22 NYCRR § 208.14(c); CPLR R. 3404; an interesting (but wrong) theory re: law of the case

Law of the case

22 NYCRR § 208.14 Calendar default; restoration; dismissal

(c) Actions stricken from the calendar may be restored to the calendar only upon stipulation of all parties so ordered by the court or by motion on notice to all other parties, made within one year after the action is stricken. A motion must be supported by affidavit by a person having firsthand knowledge, satisfactorily explaining the reasons for the action having been stricken and showing that it is presently ready for trial.

CPLR R. 3404 Dismissal of abandoned cases

Bowman v Beach Concerts, Inc., 2009 NY Slip Op 07747 (App. Div., 1st, 2009)

As plaintiff concedes, the showing of merit required on a motion to restore is less than that required to defend a motion for summary judgment (see Kaufman v Bauer, 36 AD3d 481, 482 [2007]). Indeed, this Court has previously held that a finding of merit sufficient to vacate a plaintiff's default does not preclude a subsequent granting of summary judgment to defendants (see Gamiel v Curtis & Reiss-Curtis, P.C., 60 AD3d 473, 474 [2009], lv dismissed __ NY3d __ [2009], 2009 NY LEXIS 3484; see also Embraer Fin. Ltd. v Servicios Aereos Profesionales, S.A., 42 AD3d 380, 381 [2007]). Thus, plaintiff's argument that this Court's prior order was "law of the case" precluding summary judgment in respondents' favor, or an "implicit recognition" of the merits of his claims, is without merit.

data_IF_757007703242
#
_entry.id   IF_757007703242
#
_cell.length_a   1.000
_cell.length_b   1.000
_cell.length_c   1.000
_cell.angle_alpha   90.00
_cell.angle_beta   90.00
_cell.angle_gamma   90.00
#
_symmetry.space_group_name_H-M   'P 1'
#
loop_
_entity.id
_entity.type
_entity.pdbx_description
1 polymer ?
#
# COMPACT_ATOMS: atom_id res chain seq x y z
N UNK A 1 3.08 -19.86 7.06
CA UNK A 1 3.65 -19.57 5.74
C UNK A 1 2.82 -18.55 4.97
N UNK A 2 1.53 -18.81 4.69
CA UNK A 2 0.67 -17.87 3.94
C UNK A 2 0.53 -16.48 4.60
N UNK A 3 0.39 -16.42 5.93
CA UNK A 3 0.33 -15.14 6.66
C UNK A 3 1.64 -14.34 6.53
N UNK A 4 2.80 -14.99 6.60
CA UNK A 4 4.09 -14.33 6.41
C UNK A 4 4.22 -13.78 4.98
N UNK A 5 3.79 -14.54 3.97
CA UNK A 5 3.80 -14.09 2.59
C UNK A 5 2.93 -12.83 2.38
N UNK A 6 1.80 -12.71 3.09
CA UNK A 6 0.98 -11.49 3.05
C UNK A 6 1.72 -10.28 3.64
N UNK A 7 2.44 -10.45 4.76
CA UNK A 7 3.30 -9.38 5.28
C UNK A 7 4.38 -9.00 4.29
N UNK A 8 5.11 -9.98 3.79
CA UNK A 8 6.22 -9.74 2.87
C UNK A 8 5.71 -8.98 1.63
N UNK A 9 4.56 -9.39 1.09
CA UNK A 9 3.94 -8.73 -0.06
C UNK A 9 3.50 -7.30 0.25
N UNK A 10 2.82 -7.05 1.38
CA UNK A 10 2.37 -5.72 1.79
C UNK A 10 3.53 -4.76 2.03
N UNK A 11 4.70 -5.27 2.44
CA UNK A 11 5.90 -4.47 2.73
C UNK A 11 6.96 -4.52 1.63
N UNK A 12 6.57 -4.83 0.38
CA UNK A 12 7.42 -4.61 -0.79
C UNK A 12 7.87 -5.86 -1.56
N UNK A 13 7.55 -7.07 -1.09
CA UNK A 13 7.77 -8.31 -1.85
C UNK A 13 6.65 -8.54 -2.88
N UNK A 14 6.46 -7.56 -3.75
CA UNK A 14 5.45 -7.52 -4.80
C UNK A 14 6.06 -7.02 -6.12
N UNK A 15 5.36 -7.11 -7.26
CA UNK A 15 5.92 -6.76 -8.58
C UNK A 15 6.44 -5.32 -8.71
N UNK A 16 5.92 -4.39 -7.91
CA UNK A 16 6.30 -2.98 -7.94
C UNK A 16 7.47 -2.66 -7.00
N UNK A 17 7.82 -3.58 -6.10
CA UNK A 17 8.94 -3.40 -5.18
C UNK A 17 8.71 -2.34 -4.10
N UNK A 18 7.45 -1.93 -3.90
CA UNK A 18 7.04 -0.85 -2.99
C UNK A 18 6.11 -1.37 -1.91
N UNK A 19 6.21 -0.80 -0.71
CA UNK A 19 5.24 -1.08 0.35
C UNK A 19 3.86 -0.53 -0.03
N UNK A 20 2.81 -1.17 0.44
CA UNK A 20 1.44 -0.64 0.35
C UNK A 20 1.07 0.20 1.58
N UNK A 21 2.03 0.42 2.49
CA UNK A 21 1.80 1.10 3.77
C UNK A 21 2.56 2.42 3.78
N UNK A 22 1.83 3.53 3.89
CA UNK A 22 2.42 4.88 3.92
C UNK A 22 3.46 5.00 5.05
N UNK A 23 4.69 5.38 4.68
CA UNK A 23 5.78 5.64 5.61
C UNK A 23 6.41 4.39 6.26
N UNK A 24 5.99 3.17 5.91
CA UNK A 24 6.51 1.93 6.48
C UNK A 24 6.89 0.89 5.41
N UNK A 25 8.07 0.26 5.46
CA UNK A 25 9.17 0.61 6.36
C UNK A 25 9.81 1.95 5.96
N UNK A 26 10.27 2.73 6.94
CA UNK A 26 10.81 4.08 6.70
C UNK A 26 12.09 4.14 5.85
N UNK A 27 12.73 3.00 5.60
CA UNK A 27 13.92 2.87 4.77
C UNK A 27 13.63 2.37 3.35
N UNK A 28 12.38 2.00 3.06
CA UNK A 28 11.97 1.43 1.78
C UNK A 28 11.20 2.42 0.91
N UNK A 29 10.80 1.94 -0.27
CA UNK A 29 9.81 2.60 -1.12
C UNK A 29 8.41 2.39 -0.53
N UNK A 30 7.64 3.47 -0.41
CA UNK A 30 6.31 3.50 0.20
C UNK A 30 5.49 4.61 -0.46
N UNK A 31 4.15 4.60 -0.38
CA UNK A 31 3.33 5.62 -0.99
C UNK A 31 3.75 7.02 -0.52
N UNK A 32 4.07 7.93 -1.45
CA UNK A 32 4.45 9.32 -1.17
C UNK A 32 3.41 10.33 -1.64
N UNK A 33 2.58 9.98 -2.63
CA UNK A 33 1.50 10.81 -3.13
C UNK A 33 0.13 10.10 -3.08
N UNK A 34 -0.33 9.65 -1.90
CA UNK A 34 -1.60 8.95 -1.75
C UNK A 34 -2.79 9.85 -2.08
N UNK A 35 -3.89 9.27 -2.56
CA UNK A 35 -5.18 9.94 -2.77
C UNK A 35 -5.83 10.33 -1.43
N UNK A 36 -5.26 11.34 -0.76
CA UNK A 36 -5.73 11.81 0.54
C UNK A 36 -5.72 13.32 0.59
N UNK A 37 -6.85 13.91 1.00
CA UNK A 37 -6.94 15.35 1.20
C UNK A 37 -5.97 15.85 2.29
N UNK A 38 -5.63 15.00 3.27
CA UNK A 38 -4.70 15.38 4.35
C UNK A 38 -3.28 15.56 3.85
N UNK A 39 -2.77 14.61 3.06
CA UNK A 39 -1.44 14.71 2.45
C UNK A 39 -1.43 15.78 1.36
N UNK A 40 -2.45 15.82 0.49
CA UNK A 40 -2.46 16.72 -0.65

Deltejo v St. Nicholas Venture Inc., 2009 NY Slip Op 07689 (App. Div., 1st, 2009)\

Because the dismissal order, under CPLR 3404, did not result from an order on notice, it is not appealable as of right. However, we deem the notice of appeal to be a motion for leave to appeal, and exercise our discretion (CPLR 5701[c]) to grant leave and consider the merits of this appeal (see Jun-Yong Kim v A & J Produce Corp., 15 AD3d 251 [2005]; Mulligan v New York Cornell Med. Ctr., 304 AD2d 492 [2003]).

The matter is restored to the trial calendar without prejudice to defendants' seeking preclusion relief. It is apparent that another Justice on a prior motion for restoration had intended that the matter go to trial, and that if plaintiff could not produce certain medical evidence, defendants' remedy would be issue preclusion, not an order striking the complaint. Defendants argue that the prior order was wrongly decided and the motion to restore should have been denied outright. However, defendants did not appeal from that order, and in any event, their argument is without merit (see Burgos v 2915 Surf Ave. Food Mart, 298 AD2d 282 [2002]).

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